Patella Dislocation

The knee joint is composed of the top of the tibia (shin bone) and the bottom of the femur (thigh bone). The patella (kneecap) is also an integral part of the knee joint. Where these three bones contact each other there is a layer of very smooth articular cartilage lining.

These bones are held together by ligaments. Ligaments essentially function as living pieces of rope. They prevent the movement of the bones in relation to one another.

There are many factors involved in normal function of the patella. These include the shape of the patella and femur, the muscles about the knee especially the quadriceps muscle and ligaments about the knee. The medial patellofemoral ligament (MPFL) is a relatively slender band of tissue attached to the medial (inside) edge of the patella.

When the patella dislocates the normal structures are often injured. Portions of the articular surface lining are often broken off (becoming loose in the knee) and the MPFL is torn.

If there are no other injuries then physiotherapy may settle the knee. Often however there will be symptoms from loose bodies in the knee or ongoing instability with recurrent patella dislocation.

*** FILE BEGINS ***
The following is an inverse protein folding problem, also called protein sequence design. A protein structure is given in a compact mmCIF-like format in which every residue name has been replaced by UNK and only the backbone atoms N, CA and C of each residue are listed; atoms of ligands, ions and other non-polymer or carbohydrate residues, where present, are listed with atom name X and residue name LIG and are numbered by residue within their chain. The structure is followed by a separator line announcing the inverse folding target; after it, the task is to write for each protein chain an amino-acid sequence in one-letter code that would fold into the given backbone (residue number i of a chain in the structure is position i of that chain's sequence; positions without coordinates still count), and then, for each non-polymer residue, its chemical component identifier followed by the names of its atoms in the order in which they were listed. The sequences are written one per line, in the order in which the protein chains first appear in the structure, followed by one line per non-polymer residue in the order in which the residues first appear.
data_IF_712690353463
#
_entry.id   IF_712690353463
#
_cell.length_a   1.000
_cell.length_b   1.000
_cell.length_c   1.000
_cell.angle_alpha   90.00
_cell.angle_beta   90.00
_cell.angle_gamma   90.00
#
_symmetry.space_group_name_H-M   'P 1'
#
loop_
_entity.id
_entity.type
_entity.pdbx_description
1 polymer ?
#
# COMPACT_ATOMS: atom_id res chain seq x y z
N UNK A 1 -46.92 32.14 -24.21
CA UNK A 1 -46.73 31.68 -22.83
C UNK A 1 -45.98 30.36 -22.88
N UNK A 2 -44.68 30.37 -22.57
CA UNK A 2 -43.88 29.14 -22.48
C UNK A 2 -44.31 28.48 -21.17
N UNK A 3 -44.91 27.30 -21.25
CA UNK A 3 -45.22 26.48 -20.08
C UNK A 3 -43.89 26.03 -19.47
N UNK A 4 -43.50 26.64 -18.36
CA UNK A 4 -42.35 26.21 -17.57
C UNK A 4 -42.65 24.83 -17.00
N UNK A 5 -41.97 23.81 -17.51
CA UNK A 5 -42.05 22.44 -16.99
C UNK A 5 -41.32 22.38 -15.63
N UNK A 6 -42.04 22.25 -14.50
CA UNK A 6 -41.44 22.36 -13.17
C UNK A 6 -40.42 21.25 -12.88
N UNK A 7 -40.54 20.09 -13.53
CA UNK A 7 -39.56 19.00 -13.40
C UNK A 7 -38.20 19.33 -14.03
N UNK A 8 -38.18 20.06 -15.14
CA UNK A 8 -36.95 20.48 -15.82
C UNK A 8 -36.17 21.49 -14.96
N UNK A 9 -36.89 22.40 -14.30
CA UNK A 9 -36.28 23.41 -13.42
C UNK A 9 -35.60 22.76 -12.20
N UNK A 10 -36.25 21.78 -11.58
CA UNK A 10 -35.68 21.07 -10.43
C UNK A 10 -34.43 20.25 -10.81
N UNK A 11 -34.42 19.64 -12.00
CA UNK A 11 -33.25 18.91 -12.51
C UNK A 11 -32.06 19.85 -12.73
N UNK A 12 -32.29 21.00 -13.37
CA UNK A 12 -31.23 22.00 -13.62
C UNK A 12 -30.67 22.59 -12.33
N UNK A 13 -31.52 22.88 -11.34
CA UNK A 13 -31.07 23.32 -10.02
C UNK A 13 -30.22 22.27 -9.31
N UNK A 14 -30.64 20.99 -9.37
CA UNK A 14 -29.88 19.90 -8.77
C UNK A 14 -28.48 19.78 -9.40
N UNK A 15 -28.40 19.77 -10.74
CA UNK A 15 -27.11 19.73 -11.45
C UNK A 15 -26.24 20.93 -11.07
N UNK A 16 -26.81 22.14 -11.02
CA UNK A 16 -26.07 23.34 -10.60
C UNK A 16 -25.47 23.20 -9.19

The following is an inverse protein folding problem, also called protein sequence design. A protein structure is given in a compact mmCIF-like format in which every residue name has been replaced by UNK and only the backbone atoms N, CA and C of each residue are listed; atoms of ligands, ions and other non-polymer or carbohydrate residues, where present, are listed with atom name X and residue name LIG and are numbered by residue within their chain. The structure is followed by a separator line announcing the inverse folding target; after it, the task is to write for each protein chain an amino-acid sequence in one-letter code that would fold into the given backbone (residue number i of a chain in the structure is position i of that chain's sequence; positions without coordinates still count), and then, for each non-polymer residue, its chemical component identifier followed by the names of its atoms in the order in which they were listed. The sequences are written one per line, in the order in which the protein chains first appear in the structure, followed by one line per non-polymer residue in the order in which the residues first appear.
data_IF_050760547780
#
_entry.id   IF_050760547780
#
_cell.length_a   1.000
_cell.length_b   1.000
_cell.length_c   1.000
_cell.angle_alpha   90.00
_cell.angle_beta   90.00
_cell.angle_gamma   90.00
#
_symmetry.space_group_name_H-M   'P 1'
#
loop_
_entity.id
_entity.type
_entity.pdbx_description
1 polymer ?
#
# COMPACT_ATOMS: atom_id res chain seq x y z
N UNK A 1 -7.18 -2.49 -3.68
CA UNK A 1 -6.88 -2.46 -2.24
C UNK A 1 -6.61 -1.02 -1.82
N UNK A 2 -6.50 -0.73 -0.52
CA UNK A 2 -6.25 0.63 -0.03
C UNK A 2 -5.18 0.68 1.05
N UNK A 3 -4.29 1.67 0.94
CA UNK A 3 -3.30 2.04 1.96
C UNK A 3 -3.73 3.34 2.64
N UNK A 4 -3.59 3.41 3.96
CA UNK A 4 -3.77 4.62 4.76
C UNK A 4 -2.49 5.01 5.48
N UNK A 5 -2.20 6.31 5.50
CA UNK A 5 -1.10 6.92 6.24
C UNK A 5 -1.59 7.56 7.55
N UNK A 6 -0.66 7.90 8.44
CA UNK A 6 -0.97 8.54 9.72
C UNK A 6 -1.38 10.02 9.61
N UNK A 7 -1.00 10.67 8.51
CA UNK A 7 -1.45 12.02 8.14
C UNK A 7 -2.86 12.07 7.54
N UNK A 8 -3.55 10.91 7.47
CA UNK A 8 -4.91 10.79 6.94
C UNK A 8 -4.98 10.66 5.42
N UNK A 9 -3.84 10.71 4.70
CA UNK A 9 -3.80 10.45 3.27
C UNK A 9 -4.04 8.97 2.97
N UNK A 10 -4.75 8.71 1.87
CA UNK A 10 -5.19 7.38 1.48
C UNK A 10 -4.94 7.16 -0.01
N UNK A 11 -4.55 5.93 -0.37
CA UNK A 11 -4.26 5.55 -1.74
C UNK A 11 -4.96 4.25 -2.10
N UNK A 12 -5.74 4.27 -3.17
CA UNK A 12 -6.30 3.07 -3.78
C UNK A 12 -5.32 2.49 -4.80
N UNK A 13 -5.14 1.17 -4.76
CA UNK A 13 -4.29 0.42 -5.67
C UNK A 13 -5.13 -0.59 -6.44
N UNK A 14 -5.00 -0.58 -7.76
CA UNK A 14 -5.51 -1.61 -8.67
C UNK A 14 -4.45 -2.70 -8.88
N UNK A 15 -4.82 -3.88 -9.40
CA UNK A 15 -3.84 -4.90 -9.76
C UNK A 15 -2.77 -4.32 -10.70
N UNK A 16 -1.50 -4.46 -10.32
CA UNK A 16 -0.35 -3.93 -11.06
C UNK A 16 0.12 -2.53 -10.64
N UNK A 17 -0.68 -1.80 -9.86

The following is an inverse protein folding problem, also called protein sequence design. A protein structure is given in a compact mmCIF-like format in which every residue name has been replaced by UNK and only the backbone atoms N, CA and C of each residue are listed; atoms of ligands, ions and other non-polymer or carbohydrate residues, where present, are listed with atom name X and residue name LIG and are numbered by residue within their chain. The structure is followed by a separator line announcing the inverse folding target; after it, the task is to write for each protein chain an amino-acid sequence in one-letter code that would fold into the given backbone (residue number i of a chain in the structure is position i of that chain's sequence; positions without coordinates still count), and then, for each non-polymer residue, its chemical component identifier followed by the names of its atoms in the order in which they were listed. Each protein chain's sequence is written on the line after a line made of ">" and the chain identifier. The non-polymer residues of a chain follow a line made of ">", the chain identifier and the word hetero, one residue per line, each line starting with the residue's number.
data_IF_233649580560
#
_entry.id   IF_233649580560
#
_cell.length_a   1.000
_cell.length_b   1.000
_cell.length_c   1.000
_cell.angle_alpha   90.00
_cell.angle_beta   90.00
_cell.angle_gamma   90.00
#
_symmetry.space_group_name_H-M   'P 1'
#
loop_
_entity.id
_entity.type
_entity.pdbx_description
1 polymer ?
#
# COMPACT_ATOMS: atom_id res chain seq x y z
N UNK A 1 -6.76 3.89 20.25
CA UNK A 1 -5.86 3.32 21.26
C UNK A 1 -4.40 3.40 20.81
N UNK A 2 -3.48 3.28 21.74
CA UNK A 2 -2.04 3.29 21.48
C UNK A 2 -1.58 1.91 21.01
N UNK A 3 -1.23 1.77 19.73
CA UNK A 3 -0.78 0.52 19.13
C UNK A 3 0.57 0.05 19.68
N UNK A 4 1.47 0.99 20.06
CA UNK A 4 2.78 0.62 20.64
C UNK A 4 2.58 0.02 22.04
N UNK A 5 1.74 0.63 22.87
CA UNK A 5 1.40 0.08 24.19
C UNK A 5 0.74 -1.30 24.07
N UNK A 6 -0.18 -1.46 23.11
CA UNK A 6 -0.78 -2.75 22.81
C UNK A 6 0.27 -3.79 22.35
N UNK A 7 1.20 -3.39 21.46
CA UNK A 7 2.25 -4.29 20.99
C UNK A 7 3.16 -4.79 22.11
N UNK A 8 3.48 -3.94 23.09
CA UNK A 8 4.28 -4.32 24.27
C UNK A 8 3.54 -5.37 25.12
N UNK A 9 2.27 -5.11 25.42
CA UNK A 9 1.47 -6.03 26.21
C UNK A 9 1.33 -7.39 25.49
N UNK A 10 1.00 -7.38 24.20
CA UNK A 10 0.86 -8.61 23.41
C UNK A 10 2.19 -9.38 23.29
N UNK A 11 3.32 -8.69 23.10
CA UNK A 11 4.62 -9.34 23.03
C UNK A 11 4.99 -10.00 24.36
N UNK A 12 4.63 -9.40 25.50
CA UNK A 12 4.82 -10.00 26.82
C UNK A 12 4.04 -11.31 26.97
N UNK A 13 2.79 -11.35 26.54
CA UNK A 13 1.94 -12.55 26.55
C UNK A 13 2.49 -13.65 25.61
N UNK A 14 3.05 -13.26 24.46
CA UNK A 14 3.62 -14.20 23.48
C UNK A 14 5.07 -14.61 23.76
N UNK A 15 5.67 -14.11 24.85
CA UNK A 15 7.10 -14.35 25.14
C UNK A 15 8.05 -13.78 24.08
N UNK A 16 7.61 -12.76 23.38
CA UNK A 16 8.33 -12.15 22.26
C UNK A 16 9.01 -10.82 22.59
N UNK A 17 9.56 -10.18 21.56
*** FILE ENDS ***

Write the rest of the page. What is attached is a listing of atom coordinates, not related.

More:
The treatment of patients with a first time patella dislocation is relatively straightforward. It involves assessment for other injuries (loose pieces of articular surface or ligament injury) and surgery for those if required. Physiotherapy often for extended periods is also essential.

In the patient who has had multiple dislocations of the patella the treatment is more difficult. Physiotherapy will be required, loose bodies may need to be removed. Stabilisation of the patella to prevent recurrent dislocation can require several different approaches depending on the underlying problem. Initially, investigation of the underlying cause with special xrays and scans will be required. An approach involving various surgeries to the ligaments and bones is often required.